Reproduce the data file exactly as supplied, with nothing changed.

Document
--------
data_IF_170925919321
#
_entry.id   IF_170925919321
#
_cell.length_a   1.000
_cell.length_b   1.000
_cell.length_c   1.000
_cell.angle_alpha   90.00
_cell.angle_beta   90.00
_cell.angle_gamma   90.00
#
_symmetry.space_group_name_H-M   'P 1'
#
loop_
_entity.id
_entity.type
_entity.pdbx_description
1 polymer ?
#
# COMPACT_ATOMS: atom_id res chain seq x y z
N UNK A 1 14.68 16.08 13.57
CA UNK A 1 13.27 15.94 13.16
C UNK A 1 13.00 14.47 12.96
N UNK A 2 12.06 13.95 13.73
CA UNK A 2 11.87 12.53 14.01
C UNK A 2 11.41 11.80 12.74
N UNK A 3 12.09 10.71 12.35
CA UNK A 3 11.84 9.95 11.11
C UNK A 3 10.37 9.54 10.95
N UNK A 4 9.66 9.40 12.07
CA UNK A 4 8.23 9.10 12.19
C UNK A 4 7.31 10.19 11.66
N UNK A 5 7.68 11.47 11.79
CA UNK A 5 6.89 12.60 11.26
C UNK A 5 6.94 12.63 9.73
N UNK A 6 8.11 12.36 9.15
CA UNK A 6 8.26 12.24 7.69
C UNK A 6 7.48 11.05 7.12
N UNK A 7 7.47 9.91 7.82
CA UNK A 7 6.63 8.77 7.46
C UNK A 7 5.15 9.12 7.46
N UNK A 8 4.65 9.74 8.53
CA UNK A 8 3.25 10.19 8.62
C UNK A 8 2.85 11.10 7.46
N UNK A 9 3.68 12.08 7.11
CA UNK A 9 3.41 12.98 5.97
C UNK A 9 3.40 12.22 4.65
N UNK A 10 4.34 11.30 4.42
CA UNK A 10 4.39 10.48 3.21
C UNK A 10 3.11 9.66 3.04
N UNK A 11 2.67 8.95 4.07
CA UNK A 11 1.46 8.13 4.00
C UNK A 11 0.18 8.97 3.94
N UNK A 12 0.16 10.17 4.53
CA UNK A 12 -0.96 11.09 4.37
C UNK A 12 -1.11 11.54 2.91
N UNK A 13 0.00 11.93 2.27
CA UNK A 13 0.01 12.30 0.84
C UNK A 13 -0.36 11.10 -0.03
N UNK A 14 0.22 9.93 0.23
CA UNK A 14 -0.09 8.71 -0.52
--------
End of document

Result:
data_IF_170925919321
#
_entry.id   IF_170925919321
#
_cell.length_a   1.000
_cell.length_b   1.000
_cell.length_c   1.000
_cell.angle_alpha   90.00
_cell.angle_beta   90.00
_cell.angle_gamma   90.00
#
_symmetry.space_group_name_H-M   'P 1'
#
loop_
_entity.id
_entity.type
_entity.pdbx_description
1 polymer ?
#
# COMPACT_ATOMS: atom_id res chain seq x y z
N UNK A 1 14.68 16.08 13.57
CA UNK A 1 13.27 15.94 13.16
C UNK A 1 13.00 14.47 12.96
N UNK A 2 12.06 13.95 13.73
CA UNK A 2 11.87 12.53 14.01
C UNK A 2 11.41 11.80 12.74
N UNK A 3 12.09 10.71 12.35
CA UNK A 3 11.84 9.95 11.11
C UNK A 3 10.37 9.54 10.95
N UNK A 4 9.66 9.40 12.07
CA UNK A 4 8.23 9.10 12.19
C UNK A 4 7.31 10.19 11.66
N UNK A 5 7.68 11.47 11.79
CA UNK A 5 6.89 12.60 11.26
C UNK A 5 6.94 12.63 9.73
N UNK A 6 8.11 12.36 9.15
CA UNK A 6 8.26 12.24 7.69
C UNK A 6 7.48 11.05 7.12
N UNK A 7 7.47 9.91 7.82
CA UNK A 7 6.63 8.77 7.46
C UNK A 7 5.15 9.12 7.46
N UNK A 8 4.65 9.74 8.53
CA UNK A 8 3.25 10.19 8.62
C UNK A 8 2.85 11.10 7.46
N UNK A 9 3.68 12.08 7.11
CA UNK A 9 3.41 12.98 5.97
C UNK A 9 3.40 12.22 4.65
N UNK A 10 4.34 11.30 4.42
CA UNK A 10 4.39 10.48 3.21
C UNK A 10 3.11 9.66 3.04
N UNK A 11 2.67 8.95 4.07
CA UNK A 11 1.46 8.13 4.00
C UNK A 11 0.18 8.97 3.94
N UNK A 12 0.16 10.17 4.53
CA UNK A 12 -0.96 11.09 4.37
C UNK A 12 -1.11 11.54 2.91
N UNK A 13 0.00 11.93 2.27
CA UNK A 13 0.01 12.30 0.84
C UNK A 13 -0.36 11.10 -0.03
N UNK A 14 0.22 9.93 0.23
CA UNK A 14 -0.09 8.71 -0.52